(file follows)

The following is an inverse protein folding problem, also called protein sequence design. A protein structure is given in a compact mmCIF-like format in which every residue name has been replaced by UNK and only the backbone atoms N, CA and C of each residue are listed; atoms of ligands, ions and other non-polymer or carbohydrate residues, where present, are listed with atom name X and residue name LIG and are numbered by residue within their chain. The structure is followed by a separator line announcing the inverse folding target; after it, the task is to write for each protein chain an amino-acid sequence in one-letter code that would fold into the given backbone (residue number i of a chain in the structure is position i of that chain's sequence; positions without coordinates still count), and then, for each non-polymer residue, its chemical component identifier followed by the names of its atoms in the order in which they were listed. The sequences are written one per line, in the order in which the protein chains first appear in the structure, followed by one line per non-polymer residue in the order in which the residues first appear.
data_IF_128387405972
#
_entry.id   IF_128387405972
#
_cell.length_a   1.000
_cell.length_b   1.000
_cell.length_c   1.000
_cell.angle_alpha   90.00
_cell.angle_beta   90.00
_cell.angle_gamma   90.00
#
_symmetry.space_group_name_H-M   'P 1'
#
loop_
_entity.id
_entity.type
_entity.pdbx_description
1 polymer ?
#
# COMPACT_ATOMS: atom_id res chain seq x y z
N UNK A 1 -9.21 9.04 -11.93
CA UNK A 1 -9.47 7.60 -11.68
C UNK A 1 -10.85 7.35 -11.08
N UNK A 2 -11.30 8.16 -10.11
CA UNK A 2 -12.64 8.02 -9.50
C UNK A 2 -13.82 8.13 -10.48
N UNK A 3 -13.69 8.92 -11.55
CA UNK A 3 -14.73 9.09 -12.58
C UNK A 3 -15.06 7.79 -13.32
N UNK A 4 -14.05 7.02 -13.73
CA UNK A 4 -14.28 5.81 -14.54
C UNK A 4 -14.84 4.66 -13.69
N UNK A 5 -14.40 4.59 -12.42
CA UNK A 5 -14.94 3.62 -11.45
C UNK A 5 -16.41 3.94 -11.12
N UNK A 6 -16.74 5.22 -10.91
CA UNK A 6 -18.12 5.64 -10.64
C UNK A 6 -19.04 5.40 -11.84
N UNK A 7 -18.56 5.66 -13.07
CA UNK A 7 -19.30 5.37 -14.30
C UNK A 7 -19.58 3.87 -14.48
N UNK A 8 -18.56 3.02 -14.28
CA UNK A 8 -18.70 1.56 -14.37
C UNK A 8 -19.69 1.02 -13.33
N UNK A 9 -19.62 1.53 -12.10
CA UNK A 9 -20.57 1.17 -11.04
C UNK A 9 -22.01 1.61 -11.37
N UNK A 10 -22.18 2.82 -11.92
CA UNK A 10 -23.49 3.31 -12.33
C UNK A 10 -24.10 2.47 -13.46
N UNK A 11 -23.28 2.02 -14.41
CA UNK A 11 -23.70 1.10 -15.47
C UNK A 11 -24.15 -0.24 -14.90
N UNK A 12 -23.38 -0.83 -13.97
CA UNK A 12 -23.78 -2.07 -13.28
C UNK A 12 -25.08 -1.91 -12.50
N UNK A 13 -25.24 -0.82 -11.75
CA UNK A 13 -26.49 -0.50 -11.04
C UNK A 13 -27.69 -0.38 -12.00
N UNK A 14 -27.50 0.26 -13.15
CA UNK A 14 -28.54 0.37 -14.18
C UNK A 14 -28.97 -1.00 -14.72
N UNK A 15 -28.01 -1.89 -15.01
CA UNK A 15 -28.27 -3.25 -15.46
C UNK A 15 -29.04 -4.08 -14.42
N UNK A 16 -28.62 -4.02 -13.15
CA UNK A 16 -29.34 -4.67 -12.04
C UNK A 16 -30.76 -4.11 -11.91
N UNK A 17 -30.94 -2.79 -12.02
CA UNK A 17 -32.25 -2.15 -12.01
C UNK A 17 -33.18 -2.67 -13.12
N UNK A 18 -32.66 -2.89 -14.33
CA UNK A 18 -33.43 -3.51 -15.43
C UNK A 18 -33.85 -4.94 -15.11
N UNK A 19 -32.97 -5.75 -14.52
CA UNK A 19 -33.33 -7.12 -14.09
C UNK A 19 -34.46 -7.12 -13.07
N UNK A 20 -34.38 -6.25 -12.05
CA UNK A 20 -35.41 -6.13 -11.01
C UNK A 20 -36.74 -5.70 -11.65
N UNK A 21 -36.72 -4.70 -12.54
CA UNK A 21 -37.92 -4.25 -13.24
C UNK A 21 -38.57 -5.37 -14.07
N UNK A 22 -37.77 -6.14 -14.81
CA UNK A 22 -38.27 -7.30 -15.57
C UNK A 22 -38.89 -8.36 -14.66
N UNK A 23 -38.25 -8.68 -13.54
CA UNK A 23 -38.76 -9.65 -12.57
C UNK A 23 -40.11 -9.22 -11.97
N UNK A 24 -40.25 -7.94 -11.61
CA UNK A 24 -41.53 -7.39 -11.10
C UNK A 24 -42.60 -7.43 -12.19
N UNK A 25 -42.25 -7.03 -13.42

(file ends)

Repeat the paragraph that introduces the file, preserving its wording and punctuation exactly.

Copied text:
The following is an inverse protein folding problem, also called protein sequence design. A protein structure is given in a compact mmCIF-like format in which every residue name has been replaced by UNK and only the backbone atoms N, CA and C of each residue are listed; atoms of ligands, ions and other non-polymer or carbohydrate residues, where present, are listed with atom name X and residue name LIG and are numbered by residue within their chain. The structure is followed by a separator line announcing the inverse folding target; after it, the task is to write for each protein chain an amino-acid sequence in one-letter code that would fold into the given backbone (residue number i of a chain in the structure is position i of that chain's sequence; positions without coordinates still count), and then, for each non-polymer residue, its chemical component identifier followed by the names of its atoms in the order in which they were listed. The sequences are written one per line, in the order in which the protein chains first appear in the structure, followed by one line per non-polymer residue in the order in which the residues first appear.